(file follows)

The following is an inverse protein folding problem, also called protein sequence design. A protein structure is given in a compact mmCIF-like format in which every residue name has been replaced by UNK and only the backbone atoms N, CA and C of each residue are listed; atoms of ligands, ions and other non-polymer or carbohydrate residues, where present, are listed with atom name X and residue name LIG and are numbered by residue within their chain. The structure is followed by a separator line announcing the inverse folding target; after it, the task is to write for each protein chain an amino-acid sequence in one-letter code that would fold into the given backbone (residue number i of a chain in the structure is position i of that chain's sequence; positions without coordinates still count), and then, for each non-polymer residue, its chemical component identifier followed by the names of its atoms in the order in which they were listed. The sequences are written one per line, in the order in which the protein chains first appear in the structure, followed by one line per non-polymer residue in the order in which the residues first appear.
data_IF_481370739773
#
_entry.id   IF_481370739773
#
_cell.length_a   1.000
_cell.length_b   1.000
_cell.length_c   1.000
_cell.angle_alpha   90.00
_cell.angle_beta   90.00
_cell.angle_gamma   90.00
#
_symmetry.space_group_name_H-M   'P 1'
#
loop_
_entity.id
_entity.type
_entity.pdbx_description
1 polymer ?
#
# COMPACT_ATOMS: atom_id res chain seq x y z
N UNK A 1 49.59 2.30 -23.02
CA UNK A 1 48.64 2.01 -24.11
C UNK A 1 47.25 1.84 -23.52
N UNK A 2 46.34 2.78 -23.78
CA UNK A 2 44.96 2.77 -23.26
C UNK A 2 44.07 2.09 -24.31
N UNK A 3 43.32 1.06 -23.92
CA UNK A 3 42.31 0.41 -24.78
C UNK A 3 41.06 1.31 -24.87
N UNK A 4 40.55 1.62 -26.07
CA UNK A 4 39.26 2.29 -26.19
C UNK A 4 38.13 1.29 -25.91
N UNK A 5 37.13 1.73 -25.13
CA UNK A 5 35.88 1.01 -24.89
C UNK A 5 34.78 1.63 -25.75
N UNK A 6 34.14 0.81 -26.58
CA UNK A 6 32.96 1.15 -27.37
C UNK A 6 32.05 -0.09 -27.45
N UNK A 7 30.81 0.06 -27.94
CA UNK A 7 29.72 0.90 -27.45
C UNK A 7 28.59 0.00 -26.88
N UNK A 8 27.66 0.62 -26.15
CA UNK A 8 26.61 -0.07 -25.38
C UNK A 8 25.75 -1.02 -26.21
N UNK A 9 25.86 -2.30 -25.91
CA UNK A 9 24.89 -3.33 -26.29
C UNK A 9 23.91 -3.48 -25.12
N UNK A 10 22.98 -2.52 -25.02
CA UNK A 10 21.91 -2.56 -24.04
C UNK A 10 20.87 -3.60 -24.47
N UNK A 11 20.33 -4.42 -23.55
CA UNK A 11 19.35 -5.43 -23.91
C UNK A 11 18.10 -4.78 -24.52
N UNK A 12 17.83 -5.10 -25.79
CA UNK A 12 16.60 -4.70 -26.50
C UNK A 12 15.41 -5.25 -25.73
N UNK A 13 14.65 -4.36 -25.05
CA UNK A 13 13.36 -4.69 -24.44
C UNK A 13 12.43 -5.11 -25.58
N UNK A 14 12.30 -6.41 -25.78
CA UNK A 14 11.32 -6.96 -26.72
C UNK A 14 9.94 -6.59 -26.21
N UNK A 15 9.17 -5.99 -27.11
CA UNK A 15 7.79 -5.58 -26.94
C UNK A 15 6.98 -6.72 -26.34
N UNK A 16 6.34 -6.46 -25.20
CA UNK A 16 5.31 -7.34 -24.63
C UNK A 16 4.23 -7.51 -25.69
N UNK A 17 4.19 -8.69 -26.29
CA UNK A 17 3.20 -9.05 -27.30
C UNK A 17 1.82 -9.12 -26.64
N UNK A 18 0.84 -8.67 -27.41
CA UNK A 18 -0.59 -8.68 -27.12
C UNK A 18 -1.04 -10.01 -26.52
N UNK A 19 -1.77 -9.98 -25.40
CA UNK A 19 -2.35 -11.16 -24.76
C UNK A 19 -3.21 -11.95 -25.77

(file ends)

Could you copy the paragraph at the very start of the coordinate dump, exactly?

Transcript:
The following is an inverse protein folding problem, also called protein sequence design. A protein structure is given in a compact mmCIF-like format in which every residue name has been replaced by UNK and only the backbone atoms N, CA and C of each residue are listed; atoms of ligands, ions and other non-polymer or carbohydrate residues, where present, are listed with atom name X and residue name LIG and are numbered by residue within their chain. The structure is followed by a separator line announcing the inverse folding target; after it, the task is to write for each protein chain an amino-acid sequence in one-letter code that would fold into the given backbone (residue number i of a chain in the structure is position i of that chain's sequence; positions without coordinates still count), and then, for each non-polymer residue, its chemical component identifier followed by the names of its atoms in the order in which they were listed. The sequences are written one per line, in the order in which the protein chains first appear in the structure, followed by one line per non-polymer residue in the order in which the residues first appear.